Sunday, 26 July 2015

Jeremy Corbyn

It was 70 years ago today that Clement Attlee became the Prime Minister. His post-war reforming Labour government would create the NHS and forge the Welfare state. I know that I am not alone in wanting The Labour Party to go back to being The Labour Party. And I believe the one person who has the potential to be Labour's best leader since Mr Attlee is Jeremy Corbyn. In the last few days J.C. has been attacked by Blair, Blunket & Harman and newspapers such as The Sun have been throwing as much mud at him as they possibly can. Here are a few recent quotes both from Jeremy and from some of his supporters. If you agree please share and spread the word. And, if any of you are saying it's ridiculous to believe Jeremy can become our Prime Minister please remember the words of Nelson Mandela: “It always seems impossible until it’s done.”
Jeremy Corbyn: "Education is not about personal advancement but is a collective good that benefits our society and our economy. I want to apologise on behalf of the Labour Party to the last generation of students for the imposition of fees, top-up fees and the replacement of grants with loans by previous Labour governments. I opposed those changes at the time - as did many others - and now we have an opportunity to change course."
Billy Bragg: "Tony Blair's comments about Jeremy Corbyn are plain crazy. He attacks the left for preferring principles to power, then says he'd rather lose an election than win on a left platform. Meanwhile both Yvette Cooper and Liz Kendall stated they would not work with Corbyn if he were elected leader. What does that say about democracy within the Labour Party? Corbyn is the kind of politician that the public have been looking for: plain speaking, doesn't have his snout in the trough, holds on to his principles. He's fast becoming the anti-Westminster candidate. And there are plenty of people out there who'd like to give the Westminster elite a good kicking - including some who haven't bothered to vote since politics lost its heart and became merely about managing the economy."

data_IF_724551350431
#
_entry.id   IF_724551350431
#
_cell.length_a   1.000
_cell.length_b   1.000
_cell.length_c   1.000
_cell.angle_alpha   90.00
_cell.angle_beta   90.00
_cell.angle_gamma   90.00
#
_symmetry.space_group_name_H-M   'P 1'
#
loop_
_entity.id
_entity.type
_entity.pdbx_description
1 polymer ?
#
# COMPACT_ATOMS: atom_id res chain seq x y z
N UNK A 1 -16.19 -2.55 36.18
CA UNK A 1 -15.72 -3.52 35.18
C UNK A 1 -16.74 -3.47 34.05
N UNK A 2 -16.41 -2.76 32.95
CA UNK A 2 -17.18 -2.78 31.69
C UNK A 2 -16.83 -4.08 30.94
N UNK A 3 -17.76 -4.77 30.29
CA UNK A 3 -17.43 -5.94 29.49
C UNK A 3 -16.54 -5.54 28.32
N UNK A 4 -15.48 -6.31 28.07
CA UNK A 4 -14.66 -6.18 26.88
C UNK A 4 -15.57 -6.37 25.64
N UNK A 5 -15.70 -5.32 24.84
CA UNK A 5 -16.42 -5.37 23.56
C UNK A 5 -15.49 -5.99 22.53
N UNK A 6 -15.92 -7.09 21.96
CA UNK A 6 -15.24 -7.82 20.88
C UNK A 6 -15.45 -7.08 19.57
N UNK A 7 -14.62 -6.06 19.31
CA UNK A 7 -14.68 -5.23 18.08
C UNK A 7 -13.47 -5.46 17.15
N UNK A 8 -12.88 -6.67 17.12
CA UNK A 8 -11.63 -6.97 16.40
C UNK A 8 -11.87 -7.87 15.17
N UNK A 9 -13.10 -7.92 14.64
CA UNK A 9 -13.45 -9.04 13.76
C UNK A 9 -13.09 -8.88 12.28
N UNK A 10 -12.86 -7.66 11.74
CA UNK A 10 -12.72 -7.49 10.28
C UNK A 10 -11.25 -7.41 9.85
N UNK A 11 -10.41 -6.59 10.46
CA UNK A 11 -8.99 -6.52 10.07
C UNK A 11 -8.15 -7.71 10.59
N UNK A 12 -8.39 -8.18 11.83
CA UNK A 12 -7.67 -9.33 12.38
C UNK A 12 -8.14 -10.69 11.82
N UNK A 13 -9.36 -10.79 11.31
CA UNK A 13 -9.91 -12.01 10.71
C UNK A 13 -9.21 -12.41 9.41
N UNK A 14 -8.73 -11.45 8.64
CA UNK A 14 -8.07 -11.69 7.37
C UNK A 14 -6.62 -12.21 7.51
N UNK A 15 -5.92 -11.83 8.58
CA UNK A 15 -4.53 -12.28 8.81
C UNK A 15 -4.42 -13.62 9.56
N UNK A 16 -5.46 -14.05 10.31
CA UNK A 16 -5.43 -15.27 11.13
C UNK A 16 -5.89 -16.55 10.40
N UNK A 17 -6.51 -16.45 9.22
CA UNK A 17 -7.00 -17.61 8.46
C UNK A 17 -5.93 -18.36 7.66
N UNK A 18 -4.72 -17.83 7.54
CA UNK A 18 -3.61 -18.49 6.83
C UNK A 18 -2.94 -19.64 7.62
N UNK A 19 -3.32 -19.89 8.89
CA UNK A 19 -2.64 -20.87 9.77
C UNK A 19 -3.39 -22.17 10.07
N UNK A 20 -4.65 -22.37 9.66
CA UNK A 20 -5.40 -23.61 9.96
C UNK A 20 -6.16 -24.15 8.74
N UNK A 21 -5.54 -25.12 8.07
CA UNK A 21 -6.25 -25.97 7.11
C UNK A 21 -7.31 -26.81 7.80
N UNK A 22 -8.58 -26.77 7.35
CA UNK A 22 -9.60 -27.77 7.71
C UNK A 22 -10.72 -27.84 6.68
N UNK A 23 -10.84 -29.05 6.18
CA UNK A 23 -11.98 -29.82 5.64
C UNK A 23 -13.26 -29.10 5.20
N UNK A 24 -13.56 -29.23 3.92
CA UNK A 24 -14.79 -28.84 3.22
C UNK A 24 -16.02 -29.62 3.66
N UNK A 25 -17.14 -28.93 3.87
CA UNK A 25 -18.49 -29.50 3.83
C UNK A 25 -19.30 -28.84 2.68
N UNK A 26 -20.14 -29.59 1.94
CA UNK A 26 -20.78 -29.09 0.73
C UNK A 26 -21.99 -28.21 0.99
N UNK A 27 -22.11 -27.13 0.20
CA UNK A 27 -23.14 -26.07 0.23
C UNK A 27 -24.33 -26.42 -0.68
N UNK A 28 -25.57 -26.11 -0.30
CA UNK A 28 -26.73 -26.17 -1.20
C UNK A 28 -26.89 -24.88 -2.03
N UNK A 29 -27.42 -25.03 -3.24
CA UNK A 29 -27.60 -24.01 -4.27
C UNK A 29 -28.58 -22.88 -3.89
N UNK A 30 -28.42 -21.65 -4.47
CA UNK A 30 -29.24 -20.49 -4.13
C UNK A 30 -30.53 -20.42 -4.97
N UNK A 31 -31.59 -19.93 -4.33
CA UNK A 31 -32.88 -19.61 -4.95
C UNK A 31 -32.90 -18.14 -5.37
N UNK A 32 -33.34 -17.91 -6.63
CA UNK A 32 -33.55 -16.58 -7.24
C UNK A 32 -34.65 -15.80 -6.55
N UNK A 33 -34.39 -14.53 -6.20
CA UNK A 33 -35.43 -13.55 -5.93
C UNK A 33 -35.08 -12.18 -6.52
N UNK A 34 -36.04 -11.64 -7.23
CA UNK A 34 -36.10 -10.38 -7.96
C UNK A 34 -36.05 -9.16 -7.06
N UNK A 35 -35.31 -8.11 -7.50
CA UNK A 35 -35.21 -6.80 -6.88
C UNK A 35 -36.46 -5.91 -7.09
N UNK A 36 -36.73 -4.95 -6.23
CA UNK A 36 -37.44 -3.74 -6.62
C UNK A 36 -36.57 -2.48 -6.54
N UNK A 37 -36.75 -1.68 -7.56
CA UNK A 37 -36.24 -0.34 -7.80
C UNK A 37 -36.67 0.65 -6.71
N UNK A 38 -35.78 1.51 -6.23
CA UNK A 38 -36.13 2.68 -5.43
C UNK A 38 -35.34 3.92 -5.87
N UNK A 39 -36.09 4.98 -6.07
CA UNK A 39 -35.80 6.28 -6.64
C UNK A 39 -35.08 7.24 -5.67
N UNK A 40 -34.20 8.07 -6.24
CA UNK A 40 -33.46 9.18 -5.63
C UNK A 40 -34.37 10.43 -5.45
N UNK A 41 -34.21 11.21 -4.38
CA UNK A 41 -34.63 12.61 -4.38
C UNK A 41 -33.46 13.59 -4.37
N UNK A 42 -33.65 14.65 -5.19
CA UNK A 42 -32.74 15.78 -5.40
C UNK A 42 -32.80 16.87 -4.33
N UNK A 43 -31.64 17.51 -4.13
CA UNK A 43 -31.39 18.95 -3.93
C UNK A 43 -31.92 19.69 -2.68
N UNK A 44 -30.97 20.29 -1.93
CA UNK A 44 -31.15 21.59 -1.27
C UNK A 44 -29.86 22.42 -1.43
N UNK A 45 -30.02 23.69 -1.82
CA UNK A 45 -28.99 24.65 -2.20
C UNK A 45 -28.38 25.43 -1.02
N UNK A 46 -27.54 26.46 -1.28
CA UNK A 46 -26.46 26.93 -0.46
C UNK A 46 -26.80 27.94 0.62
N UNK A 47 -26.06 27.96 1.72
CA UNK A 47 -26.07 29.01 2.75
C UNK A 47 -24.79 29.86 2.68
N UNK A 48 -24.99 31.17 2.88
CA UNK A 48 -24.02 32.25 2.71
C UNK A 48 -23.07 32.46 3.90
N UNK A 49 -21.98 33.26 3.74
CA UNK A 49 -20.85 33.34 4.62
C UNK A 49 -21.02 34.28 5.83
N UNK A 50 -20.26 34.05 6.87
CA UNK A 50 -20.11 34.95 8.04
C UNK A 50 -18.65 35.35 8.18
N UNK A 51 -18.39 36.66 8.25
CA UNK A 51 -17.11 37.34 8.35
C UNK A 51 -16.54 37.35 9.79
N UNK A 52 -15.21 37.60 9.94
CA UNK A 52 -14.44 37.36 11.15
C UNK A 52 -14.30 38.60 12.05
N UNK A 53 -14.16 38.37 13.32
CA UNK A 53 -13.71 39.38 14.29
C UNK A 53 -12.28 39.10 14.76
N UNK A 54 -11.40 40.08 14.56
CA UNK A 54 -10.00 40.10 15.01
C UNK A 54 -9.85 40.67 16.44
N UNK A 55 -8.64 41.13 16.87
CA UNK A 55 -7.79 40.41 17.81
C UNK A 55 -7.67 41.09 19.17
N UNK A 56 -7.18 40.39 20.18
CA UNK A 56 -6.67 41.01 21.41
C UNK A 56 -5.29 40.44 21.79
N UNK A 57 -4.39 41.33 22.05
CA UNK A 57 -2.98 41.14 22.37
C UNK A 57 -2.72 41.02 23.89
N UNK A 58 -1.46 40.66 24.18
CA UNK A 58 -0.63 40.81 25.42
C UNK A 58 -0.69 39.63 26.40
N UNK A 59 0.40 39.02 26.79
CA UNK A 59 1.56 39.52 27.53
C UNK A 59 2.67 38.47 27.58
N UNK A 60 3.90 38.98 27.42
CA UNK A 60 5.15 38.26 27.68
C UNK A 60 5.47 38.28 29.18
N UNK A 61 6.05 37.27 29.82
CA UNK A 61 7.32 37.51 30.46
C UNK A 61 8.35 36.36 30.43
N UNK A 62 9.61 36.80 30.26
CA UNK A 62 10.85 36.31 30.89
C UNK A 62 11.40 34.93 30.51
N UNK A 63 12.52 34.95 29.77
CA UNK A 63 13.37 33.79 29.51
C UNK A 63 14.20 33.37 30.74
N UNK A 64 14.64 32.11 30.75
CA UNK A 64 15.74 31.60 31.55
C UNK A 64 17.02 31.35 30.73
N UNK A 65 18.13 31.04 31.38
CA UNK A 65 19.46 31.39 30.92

Ken Livingstone: "Thirty years ago when it was a choice between Michael Foot and Denis Healey [to become Labour leader], I loved Michael Foot, I agreed with him, but I didn't think he could win and I supported Denis Healey.If I didn't think Jeremy could win, I wouldn't be backing him. But just the way people stop me on the street, he has electrified this campaign."
Charlotte Church: "The inverse of Nigel Farage, he appears to be a cool-headed, honest, considerate man, one of the few modern politicians who doesn't seem to have been trained in neuro-linguistic programming, unconflicted in his political views, and abstemious in his daily life. He is one of the only politicians of note that seems to truly recognise the dire inequality that exists in this country today and actually have a problem with it. There is something inherently virtuous about him, and that is a quality that can rally the support of a lot of people, and most importantly, a lot of young people. With the big three zero on the horizon for me, I don't know if I still count as a 'young person"'. What I can say is that for the first time in my adult life there is a politician from a mainstream party who shares my views and those of most people I know, and also has a chance of actually doing something to create a shift in the paradigm, from corporate puppetry to conscientious societal representation."

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